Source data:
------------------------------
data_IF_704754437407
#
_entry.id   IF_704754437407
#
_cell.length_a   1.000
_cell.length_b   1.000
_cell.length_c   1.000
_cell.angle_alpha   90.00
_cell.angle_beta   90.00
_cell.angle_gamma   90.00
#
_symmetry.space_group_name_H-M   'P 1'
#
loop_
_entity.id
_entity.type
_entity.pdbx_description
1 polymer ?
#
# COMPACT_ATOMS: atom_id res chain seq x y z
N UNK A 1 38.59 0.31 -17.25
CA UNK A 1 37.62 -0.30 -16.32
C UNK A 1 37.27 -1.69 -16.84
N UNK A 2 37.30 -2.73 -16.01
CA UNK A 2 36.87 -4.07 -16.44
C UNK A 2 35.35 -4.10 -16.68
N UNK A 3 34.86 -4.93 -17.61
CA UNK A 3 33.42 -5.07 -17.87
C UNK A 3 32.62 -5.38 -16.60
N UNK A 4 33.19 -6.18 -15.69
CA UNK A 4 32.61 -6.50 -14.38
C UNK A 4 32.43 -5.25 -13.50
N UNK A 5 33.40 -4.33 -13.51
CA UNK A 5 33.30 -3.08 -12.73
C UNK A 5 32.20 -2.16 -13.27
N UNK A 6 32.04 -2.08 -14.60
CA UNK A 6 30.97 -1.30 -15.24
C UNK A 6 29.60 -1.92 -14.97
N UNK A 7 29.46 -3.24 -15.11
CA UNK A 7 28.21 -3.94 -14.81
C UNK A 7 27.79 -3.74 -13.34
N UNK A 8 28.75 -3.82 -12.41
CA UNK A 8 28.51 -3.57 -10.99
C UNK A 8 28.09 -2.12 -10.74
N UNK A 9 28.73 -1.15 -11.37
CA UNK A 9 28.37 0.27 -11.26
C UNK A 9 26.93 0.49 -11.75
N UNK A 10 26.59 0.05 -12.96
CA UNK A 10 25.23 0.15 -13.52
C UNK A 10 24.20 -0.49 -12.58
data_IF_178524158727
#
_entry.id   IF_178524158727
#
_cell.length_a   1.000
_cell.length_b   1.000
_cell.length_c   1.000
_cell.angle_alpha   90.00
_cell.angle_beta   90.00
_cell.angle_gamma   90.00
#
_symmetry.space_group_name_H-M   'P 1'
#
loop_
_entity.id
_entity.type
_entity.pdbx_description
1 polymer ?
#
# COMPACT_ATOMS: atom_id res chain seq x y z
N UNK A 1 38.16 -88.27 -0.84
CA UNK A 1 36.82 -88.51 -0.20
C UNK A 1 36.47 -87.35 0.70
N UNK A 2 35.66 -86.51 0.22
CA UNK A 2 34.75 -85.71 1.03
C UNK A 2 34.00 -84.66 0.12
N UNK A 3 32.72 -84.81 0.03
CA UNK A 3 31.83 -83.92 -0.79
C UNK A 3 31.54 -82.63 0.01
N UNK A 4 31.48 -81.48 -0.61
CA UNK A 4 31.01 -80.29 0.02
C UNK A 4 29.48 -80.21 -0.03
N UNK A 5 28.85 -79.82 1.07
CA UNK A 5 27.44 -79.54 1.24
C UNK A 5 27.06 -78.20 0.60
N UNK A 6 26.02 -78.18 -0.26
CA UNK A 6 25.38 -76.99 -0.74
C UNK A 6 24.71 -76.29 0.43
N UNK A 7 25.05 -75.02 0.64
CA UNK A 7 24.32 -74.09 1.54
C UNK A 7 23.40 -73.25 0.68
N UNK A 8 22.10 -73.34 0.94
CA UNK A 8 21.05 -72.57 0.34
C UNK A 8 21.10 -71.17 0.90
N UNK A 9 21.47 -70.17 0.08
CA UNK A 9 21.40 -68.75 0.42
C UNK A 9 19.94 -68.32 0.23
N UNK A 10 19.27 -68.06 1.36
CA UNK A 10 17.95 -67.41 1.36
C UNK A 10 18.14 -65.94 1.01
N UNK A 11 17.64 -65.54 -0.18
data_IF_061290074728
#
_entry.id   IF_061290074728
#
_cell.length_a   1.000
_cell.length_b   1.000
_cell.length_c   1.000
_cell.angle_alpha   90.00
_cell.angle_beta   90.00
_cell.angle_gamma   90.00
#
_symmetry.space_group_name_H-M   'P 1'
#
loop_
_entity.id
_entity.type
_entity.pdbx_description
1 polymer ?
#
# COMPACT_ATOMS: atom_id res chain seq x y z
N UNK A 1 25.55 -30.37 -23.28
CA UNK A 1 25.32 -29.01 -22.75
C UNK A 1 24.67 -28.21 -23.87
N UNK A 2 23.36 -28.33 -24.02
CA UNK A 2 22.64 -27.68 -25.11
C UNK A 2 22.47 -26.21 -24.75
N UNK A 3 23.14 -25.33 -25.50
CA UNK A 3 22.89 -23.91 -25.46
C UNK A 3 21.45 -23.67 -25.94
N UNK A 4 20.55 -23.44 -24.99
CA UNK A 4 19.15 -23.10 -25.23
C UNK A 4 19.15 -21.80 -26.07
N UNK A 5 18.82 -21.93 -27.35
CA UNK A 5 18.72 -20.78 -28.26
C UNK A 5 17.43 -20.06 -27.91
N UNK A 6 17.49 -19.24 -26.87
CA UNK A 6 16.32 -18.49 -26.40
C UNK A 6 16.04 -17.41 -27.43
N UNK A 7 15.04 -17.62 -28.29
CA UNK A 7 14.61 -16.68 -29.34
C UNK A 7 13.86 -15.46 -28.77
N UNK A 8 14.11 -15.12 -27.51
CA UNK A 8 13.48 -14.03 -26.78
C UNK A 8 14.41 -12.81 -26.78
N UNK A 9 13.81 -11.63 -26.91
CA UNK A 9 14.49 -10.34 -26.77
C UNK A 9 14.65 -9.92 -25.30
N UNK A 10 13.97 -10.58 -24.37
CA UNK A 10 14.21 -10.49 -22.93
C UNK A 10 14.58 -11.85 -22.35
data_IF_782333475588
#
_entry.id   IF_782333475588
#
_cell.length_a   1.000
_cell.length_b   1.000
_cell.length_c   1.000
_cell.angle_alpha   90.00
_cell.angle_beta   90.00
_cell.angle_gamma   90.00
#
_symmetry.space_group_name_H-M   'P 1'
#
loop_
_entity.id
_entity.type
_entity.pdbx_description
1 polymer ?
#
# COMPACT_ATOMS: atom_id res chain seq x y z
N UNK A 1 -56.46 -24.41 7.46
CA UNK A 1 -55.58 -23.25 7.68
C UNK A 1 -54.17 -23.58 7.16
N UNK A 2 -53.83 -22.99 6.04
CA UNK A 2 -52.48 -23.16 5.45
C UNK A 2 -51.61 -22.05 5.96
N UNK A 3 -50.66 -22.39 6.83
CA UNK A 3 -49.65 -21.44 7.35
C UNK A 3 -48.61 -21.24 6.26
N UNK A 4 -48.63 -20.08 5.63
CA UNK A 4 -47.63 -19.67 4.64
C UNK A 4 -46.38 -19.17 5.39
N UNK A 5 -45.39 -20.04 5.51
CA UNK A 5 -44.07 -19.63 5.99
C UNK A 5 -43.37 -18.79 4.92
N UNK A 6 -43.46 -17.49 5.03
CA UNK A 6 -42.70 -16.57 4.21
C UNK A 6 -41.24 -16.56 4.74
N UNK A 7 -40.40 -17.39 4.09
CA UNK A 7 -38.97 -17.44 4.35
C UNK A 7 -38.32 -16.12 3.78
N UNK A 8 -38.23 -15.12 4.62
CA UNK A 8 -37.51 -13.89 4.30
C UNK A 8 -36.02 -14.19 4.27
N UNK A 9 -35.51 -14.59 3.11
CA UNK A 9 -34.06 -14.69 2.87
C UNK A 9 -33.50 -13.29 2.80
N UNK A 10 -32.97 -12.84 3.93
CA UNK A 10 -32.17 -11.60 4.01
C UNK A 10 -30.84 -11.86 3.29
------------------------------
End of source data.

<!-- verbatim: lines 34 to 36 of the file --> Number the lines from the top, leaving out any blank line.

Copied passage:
CA UNK A 5 33.30 -3.08 -12.73
C UNK A 5 32.20 -2.16 -13.27
N UNK A 6 32.04 -2.08 -14.60